Parties in New Zealand trying to retrieve Taonga artefacts museums have been told the the government has no official policy on this issue if the items in question do not involve human remains.
Stuff (New Zealand) 
No policy on return of taonga, tribunal told
NZPA | Tuesday, 23 January 2007
There is no explicit Government policy to support the repatriation of taonga, the Waitangi Tribunal was told today.
“The Ministry of Culture and Heritage has not prepared a policy document on repatriation of taonga to New Zealand and there is not one under development,” the ministry’s deputy chief executive Jane Kominik said.
She told the tribunal that the Government had made Te Papa its agent to seek return of koiwi – human remains – but there was no similar process for other taonga, such as artefacts of stone, wood or textiles.
Ms Kominik told Matahuku Mahuika, a lawyer for Ngati Porou in the Wai 262 claim, the priority given to human remains was a response to concerns in the Maori community about ancestors remains being held for display.
Mr Mahuika pressed Ms Kominik on the extent to which the Government was concerned that repatriation of other taonga held by overseas museums or collectors might affect efforts to recover human remains, such as dried heads.
But he also drew out concerns that if the Government insisted on the return of artefacts which were not human remains, there could be a reaction in terms of other countries seeking to claw back items in New Zealand’s museums and libraries.
Ms Kominik said some world-class collections in NZ could be vulnerable, such as one of the world’s best collections of books by Alexandre Dumas in an Auckland library.
Mr Mahuika argued that there was little evidence of Ngati Porou being heavily represented in terms of the human remains held by overseas museums, while it did have large numbers of other taonga in overseas collections.
He questioned why the Government or its agent was not negotiating with museums overseas to have the status of taonga changed so that even if they remained in the custody of foreign collectors, their ownership by specific iwi was formally acknowledged.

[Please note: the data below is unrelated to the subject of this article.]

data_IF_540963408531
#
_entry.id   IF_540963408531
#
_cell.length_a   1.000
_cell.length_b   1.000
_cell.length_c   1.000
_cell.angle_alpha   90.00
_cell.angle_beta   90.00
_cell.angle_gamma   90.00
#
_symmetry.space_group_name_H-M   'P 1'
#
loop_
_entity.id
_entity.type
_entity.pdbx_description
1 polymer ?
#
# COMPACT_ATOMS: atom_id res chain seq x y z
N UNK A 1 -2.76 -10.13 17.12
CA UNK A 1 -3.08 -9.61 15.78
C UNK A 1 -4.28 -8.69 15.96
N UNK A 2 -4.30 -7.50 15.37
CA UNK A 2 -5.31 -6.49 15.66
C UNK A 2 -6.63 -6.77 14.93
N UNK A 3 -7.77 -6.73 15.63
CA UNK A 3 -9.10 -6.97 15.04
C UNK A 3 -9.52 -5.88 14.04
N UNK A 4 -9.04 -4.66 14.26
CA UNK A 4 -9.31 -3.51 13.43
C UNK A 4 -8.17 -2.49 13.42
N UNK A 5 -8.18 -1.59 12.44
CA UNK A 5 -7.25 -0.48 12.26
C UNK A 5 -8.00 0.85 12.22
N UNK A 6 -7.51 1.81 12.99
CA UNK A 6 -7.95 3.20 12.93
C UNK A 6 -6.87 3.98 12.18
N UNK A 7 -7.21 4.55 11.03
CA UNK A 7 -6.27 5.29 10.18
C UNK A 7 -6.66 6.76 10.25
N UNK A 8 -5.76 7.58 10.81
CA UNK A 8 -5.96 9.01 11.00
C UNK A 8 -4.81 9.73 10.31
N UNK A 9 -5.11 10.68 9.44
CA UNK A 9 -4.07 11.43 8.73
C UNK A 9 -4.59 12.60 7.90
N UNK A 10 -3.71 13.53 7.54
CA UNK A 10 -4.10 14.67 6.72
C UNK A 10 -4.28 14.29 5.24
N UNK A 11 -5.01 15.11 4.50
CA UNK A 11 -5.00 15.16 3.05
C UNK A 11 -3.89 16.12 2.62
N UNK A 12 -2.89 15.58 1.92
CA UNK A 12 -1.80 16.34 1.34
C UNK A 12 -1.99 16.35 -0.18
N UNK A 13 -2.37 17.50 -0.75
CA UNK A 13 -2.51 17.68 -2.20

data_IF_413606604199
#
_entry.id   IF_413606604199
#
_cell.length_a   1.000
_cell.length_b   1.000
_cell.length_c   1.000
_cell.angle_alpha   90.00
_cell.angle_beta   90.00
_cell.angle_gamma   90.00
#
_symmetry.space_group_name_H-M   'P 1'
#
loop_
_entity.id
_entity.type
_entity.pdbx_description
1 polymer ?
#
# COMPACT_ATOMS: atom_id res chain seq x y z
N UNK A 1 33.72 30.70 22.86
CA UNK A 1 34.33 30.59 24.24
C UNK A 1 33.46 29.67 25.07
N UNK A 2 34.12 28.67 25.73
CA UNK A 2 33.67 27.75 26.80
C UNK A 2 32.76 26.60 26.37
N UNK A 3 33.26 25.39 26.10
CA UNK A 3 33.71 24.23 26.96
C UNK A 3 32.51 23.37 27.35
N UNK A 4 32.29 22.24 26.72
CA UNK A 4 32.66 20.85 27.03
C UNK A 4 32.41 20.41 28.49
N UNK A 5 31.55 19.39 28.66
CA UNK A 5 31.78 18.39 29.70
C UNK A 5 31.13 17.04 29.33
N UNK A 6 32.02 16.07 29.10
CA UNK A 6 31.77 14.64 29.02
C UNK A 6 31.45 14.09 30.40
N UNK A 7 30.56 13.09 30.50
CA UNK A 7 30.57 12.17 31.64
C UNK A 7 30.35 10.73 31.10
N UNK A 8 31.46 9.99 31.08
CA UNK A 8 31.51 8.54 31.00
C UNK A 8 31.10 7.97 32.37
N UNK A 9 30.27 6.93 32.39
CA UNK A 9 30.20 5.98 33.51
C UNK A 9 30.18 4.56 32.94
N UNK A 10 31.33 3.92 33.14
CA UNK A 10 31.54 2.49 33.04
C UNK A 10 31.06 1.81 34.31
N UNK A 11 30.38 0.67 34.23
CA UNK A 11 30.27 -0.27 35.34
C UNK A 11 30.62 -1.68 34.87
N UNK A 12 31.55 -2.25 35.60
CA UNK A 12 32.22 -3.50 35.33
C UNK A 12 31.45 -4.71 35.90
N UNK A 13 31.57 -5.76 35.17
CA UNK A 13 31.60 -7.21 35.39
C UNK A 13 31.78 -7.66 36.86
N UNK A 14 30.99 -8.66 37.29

She said there was no crown policy for seeking ownership and agreed there were concerns over the “precedent effect” of seeking repatriation.
Disputes over the ownership of artefacts – such as the Elgin Marbles in the British Museum – were a feature of the museum business, she said.
But the return of human remains had largely taken place in the context of a change of attitude in some European museums on that specific issue, and even then, museums in France and the United States had not rushed to return human remains.
The WAI 262 claim before the tribunal seeks exclusive and comprehensive rights to indigenous flora and fauna as well as all Maori cultural knowledge, customs and practices.
The 16-year-old Treaty of Waitangi claim was initially brought by six iwi, and hearings of claimants’ submissions were completed last year.
Crown submissions now under way are due to finish on January 31, with closing submissions by both sides to be presented between March 19 and 30.
The head of the tribunal panel, Chief Judge Joe Williams has said the main thrust of the Wai 262 is about measuring current Crown policy against known Treaty standards.
Another lawyer at today’s hearing, Leo Watson, representing Ngati Wai, Ngati Kuri and Ngati Rarawa, was told by Ms Kominik that no written records were made of the discussions of a Maori reference group set up to advise on the review of the Antiquities Act, including its views on a proposal for establishment of a bicultural cultural heritage council.